Abe-san and Kitase-san are aware of how many fans see Final Fantasy XIII and XIII-2; the games are often called out as the weakest of the franchise, and both men hope that Lightning Returns will not only address fans' concerns, but will also stand out as a great game in its own right. Says Abe-san, "Since I was involved in the battle aspects of XIII and XIII-2, I feel like in the first two installments, I was able to accomplish what I wanted to do for the most part. And there was some really positive feedback on the battle system in the previous games. But at the same time, there was feedback about how sometimes the battle kind of dragged on, and it took more time than necessary. So I wanted to tweak that and revise it, and so that was one of the elements that I feel was able to be revised in the latest installment."

Adds Kitase-san, "In the first installment, in the previous installments, the field and the map looked pretty but there wasn't much interaction between your playable character and the environment. You wouldn't be able to climb walls or climb ladders or things like that. So that's something I feel I wasn't able to accomplish in the previous installments. But going through the subsequent installments, and receiving player feedback, we were able to tweak the program, the map design, so that with this last installment we were able to get to what we wanted to achieve in terms of the freedom of exploration and being able to interact with the different 3D elements of the game."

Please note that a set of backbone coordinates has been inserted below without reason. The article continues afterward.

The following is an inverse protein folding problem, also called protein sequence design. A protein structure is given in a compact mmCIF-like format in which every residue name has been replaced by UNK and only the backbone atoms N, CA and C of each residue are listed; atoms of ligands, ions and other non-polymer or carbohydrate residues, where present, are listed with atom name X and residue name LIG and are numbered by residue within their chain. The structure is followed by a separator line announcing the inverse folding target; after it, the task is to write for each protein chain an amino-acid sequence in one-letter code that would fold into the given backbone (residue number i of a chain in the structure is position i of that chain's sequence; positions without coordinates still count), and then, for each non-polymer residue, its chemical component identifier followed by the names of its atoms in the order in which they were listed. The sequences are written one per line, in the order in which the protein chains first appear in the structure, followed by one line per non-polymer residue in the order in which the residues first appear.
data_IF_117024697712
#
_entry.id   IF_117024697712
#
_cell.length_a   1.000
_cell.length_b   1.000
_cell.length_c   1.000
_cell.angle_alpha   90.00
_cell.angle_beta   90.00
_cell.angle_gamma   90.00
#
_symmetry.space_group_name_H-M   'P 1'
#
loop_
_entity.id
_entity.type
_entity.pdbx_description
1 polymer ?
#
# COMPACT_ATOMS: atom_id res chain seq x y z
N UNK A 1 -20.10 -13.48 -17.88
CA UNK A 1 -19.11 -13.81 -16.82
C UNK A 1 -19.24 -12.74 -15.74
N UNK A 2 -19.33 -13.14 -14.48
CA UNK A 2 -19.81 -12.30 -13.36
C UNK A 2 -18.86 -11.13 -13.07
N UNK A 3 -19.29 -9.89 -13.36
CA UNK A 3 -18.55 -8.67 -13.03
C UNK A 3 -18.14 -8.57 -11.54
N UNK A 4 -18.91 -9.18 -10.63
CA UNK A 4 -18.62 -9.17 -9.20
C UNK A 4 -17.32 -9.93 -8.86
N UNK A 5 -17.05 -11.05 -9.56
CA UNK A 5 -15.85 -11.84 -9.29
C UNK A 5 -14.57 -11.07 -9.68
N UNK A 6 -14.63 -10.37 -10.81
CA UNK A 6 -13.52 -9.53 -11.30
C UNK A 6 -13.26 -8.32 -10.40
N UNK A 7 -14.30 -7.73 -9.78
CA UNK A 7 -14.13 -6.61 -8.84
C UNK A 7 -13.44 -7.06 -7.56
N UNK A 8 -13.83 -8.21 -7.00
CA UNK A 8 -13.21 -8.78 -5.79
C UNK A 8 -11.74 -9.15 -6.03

So maybe hanging out with Lightning again won't be so bad after all. It was never Lightning herself that was the greatest of the XIII series' problems anyway. After venturing into the wilds of Lightning Returns: Final Fantasy XIII, and after chatting with Abe-san and Kitase-san, I'm ready to invite the soft-spoken chosen one back into my living room. And who knows--maybe the friends she invites to join us won't be as annoying as they used to be. I can only hope.

Got a news tip or want to contact us directly? Email news@gamespot.com

Kevin-V

Kevin VanOrd

Kevin VanOrd has a cat named Ollie who refuses to play bass in Rock Band.
Lightning Returns: Final Fantasy XIII

Lightning Returns: Final Fantasy XIII

Follow
Back To Top